This article first appeared on Stuff.co.nz.
OPINION: The tide is coming in for cannabis law reform. Last week Parliament significantly improved access to medical cannabis. A couple of days later the Government said it was directing the police, by law, not to prosecute personal possession charges where a therapeutic approach would be more beneficial, or where there is no public interest in a prosecution.
These are huge steps forward. But both will be overshadowed by the referendum on general use that was the subject of a Government announcement on Tuesday. Andrew Little, who has been impressive as Minister of Justice, is leading the work on the referendum. He looks to be a good pairs of hands for the task. So what did he say?
The referendum will be held at the next general election in 2020. Any time frame has pros and cons but I think there are some real benefits to this. Having it at the election will help ensure a good turnout for both and, in principle, any increase in participation is a good thing for democracy. Some people may end up voting in the election for the first time because they want a say in the referendum, and that will make it more likely that they will vote in future.
A potential disadvantage is that it risks cannabis becoming an election issue. No doubt the National Party sees an opportunity to grandstand as it did during the medical cannabis debate. Getting real information out there – evidence-based and grounded in reality – will be critical to allowing people a real say. Then again, maybe National won’t. Polls since 2000 have shown that most New Zealanders support a law change. National’s approach when the referendum was first announced last year was a measured one. Simon Bridges indicated that he didn’t agree with change but National would support the outcome. If that was his first instinct, it was a sound one. If National wants to win back mainstream New Zealand, it may find that overblown ‘reefer madness’ rhetoric is not the way to do that.
Binding referenda are unusual in this country. Having an assurance that their votes mean something, and that whatever Government we have after the election will be bound by the result, will make a real difference to people’s attitudes. A binding referendum is more than just a promise to do what the people say. Usually it works by having a bill in Parliament with a trigger clause. The bill automatically comes into effect if the referendum passes. Having the referendum in late 2020 allows time for such a bill to be developed.It was disappointing to learn that the wording of the referendum question is still undecided. What it looks like will be critical.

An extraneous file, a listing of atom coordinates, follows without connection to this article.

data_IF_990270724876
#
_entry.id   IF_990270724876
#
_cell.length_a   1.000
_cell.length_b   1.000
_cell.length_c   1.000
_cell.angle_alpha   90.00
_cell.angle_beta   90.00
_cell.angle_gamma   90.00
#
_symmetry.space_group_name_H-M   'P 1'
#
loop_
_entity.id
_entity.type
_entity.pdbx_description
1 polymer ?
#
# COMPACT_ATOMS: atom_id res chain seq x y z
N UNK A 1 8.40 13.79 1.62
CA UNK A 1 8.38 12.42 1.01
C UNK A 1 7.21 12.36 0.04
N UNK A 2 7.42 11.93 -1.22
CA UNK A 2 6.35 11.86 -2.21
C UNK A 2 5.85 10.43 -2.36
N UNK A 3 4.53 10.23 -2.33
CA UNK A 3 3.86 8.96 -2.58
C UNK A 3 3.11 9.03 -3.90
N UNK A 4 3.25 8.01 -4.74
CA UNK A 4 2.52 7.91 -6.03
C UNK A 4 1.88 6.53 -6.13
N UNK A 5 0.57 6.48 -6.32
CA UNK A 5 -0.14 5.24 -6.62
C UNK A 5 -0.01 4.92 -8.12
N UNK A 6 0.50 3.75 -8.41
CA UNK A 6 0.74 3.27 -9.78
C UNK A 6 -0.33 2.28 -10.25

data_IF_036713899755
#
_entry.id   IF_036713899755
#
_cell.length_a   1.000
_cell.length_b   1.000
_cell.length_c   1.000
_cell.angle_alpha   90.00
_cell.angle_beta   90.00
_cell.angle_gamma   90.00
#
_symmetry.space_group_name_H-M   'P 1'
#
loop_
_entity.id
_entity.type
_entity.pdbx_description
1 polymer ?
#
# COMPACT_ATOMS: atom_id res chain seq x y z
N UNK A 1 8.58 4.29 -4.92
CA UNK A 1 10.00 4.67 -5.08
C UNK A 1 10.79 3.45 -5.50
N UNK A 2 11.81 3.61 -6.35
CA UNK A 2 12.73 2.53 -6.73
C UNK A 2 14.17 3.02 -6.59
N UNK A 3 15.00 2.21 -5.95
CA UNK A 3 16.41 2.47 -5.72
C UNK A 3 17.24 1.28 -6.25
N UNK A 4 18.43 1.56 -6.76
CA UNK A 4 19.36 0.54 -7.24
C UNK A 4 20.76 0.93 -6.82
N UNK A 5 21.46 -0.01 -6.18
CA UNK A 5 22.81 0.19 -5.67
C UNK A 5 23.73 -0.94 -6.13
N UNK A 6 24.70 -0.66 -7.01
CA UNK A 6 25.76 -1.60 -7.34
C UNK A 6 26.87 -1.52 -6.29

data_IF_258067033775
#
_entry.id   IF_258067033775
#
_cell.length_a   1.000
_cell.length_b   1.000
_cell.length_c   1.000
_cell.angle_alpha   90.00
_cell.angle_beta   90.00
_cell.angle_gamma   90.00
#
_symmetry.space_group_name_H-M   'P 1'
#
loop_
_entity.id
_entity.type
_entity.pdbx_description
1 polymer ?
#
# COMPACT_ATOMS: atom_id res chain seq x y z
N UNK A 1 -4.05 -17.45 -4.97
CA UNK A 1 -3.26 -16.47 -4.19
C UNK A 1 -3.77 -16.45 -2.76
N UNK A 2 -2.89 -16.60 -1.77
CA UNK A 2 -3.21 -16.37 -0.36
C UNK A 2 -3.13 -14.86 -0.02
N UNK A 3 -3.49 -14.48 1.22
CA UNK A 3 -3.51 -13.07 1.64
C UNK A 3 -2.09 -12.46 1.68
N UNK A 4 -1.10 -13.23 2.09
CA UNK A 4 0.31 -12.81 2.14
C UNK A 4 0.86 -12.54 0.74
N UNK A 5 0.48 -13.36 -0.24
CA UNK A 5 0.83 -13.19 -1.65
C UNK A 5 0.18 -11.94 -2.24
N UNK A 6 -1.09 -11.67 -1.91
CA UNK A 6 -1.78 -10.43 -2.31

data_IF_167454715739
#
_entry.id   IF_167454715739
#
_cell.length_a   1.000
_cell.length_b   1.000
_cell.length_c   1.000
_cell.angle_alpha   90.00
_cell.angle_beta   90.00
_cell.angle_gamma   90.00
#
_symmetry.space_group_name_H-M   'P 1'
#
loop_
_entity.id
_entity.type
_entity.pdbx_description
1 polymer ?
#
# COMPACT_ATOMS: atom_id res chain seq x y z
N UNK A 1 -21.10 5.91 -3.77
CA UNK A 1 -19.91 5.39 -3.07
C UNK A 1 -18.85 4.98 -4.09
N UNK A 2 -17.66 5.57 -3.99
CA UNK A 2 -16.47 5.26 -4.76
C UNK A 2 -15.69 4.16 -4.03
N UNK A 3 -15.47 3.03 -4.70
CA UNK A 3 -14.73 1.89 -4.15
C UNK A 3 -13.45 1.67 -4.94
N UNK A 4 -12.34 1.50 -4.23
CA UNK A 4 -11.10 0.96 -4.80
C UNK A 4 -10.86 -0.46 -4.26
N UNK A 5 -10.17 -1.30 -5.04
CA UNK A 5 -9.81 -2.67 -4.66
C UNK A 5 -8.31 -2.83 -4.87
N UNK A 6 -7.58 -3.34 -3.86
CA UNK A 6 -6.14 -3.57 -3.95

We already know that a majority of New Zealanders support allowing adults to possess cannabis for personal use. We also know that simply allowing personal use will not solve the many problems caused by cannabis prohibition. If we want to make it harder for kids to get cannabis, we need to have licensed outlets with age restrictions rather than tinny houses. If we want to reduce the influence of gangs, we need to have licensed outlets with legitimate money flows rather than tinny houses. If we want to break the connection between cannabis and other drugs, we need to have licensed outlets that do not sell other drugs, rather than tinny houses.
Putting up a referendum question on a fully legal market, as they have now in a number of US States and Canada, is risky. That is why the #MakeItLegal campaign has been pushing for two questions in the referendum. The questions would be based on a modular bill with Division A to do with personal possession, growing and use and Division B to do with sales. The questions would simply be:
1. Do you support adults being allowed to grow and possess cannabis for personal use? (as per Division A of the bill)
2. Do you support adults being able to buy cannabis and cannabis products from licensed premises? (as per Division B of the bill)
That is the only real way to test not just whether New Zealanders want change, but what kind of change they want. After so much delay, the people of New Zealand are owed a proper choice.
Former Green Party MP Nandor Tanczos is a permaculturalist and social ecologist. He is a councillor at Whakatāne District Council and works as an educator and community organiser. He has been involved in cannabis law reform since 1990 and is a member of the #MakeItLegal coalition.